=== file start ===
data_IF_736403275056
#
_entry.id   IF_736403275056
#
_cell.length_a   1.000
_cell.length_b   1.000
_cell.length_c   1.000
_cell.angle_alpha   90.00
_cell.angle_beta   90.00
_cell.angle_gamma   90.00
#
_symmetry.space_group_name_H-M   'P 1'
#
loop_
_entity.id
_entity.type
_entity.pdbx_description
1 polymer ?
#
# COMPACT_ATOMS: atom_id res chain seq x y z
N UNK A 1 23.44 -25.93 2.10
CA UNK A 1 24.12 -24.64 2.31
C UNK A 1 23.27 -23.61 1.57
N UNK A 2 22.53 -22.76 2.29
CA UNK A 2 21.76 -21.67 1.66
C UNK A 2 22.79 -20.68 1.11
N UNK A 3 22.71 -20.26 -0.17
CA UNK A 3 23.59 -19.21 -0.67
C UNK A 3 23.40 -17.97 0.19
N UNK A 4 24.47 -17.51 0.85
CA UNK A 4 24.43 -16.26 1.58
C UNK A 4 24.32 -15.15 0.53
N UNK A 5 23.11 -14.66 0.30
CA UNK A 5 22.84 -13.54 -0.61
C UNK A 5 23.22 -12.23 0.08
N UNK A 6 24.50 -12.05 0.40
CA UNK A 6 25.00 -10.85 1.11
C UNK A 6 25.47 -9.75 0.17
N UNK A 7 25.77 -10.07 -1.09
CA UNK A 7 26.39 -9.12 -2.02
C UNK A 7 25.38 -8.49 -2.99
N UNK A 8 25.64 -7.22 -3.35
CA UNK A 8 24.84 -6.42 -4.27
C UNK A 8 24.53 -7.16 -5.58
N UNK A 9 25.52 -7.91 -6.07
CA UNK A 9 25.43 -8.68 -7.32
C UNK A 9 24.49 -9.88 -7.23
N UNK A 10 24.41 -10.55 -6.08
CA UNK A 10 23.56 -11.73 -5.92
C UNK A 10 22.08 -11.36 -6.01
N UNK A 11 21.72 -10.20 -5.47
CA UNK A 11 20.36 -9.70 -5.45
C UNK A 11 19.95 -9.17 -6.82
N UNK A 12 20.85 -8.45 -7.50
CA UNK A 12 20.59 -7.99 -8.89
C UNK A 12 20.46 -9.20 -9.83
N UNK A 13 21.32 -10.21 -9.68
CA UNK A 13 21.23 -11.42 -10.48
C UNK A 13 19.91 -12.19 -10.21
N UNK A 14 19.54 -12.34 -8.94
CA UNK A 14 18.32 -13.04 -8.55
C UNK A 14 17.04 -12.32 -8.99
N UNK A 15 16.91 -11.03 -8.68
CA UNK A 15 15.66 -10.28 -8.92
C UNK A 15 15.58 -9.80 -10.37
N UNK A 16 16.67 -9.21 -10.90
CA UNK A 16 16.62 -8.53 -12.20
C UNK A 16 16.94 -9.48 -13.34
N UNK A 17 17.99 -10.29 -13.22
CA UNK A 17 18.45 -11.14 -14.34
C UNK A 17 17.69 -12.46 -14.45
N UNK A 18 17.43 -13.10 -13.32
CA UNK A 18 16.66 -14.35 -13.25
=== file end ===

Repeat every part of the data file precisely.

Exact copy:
data_IF_736403275056
#
_entry.id   IF_736403275056
#
_cell.length_a   1.000
_cell.length_b   1.000
_cell.length_c   1.000
_cell.angle_alpha   90.00
_cell.angle_beta   90.00
_cell.angle_gamma   90.00
#
_symmetry.space_group_name_H-M   'P 1'
#
loop_
_entity.id
_entity.type
_entity.pdbx_description
1 polymer ?
#
# COMPACT_ATOMS: atom_id res chain seq x y z
N UNK A 1 23.44 -25.93 2.10
CA UNK A 1 24.12 -24.64 2.31
C UNK A 1 23.27 -23.61 1.57
N UNK A 2 22.53 -22.76 2.29
CA UNK A 2 21.76 -21.67 1.66
C UNK A 2 22.79 -20.68 1.11
N UNK A 3 22.71 -20.26 -0.17
CA UNK A 3 23.59 -19.21 -0.67
C UNK A 3 23.40 -17.97 0.19
N UNK A 4 24.47 -17.51 0.85
CA UNK A 4 24.43 -16.26 1.58
C UNK A 4 24.32 -15.15 0.53
N UNK A 5 23.11 -14.66 0.30
CA UNK A 5 22.84 -13.54 -0.61
C UNK A 5 23.22 -12.23 0.08
N UNK A 6 24.50 -12.05 0.40
CA UNK A 6 25.00 -10.85 1.11
C UNK A 6 25.47 -9.75 0.17
N UNK A 7 25.77 -10.07 -1.09
CA UNK A 7 26.39 -9.12 -2.02
C UNK A 7 25.38 -8.49 -2.99
N UNK A 8 25.64 -7.22 -3.35
CA UNK A 8 24.84 -6.42 -4.27
C UNK A 8 24.53 -7.16 -5.58
N UNK A 9 25.52 -7.91 -6.07
CA UNK A 9 25.43 -8.68 -7.32
C UNK A 9 24.49 -9.88 -7.23
N UNK A 10 24.41 -10.55 -6.08
CA UNK A 10 23.56 -11.73 -5.92
C UNK A 10 22.08 -11.36 -6.01
N UNK A 11 21.72 -10.20 -5.47
CA UNK A 11 20.36 -9.70 -5.45
C UNK A 11 19.95 -9.17 -6.82
N UNK A 12 20.85 -8.45 -7.50
CA UNK A 12 20.59 -7.99 -8.89
C UNK A 12 20.46 -9.20 -9.83
N UNK A 13 21.32 -10.21 -9.68
CA UNK A 13 21.23 -11.42 -10.48
C UNK A 13 19.91 -12.19 -10.21
N UNK A 14 19.54 -12.34 -8.94
CA UNK A 14 18.32 -13.04 -8.55
C UNK A 14 17.04 -12.32 -8.99
N UNK A 15 16.91 -11.03 -8.68
CA UNK A 15 15.66 -10.28 -8.92
C UNK A 15 15.58 -9.80 -10.37
N UNK A 16 16.67 -9.21 -10.90
CA UNK A 16 16.62 -8.53 -12.20
C UNK A 16 16.94 -9.48 -13.34
N UNK A 17 17.99 -10.29 -13.22
CA UNK A 17 18.45 -11.14 -14.34
C UNK A 17 17.69 -12.46 -14.45
N UNK A 18 17.43 -13.10 -13.32
CA UNK A 18 16.66 -14.35 -13.25